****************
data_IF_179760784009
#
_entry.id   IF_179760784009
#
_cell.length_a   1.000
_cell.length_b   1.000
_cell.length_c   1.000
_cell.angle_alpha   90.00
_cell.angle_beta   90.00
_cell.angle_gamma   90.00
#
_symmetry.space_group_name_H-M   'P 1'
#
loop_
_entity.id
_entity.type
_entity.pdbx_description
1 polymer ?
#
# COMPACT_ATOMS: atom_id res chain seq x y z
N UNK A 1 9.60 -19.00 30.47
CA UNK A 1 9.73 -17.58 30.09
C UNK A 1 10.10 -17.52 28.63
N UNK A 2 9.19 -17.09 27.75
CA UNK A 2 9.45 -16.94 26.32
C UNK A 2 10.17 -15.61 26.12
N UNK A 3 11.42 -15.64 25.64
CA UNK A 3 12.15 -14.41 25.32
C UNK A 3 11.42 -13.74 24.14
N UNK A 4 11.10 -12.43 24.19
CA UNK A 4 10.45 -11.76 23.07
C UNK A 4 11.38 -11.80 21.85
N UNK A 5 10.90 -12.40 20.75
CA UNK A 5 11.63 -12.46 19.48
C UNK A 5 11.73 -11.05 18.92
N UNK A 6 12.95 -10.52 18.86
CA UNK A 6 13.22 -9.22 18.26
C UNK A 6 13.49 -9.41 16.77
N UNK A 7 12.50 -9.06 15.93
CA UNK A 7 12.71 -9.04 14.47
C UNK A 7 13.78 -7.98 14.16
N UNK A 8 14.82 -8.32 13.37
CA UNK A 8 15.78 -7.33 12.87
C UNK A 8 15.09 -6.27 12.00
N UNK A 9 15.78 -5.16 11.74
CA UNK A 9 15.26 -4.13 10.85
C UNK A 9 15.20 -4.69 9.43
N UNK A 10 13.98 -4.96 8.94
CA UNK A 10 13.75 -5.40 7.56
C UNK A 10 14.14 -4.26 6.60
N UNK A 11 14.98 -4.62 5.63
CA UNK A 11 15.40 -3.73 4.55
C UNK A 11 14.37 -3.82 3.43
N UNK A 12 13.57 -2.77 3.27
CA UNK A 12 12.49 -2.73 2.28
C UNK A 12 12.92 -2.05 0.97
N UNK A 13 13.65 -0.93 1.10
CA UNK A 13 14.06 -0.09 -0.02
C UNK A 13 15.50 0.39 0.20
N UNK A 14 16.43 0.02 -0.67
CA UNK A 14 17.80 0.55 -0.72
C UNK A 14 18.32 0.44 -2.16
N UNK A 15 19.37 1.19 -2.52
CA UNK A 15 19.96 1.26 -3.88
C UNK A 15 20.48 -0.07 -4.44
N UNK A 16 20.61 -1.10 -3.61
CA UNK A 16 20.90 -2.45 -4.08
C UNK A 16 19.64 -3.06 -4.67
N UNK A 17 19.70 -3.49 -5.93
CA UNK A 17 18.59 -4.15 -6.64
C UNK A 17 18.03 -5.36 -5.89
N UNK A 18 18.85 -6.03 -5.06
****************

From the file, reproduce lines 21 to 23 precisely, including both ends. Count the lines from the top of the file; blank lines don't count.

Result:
N UNK A 1 9.60 -19.00 30.47
CA UNK A 1 9.73 -17.58 30.09
C UNK A 1 10.10 -17.52 28.63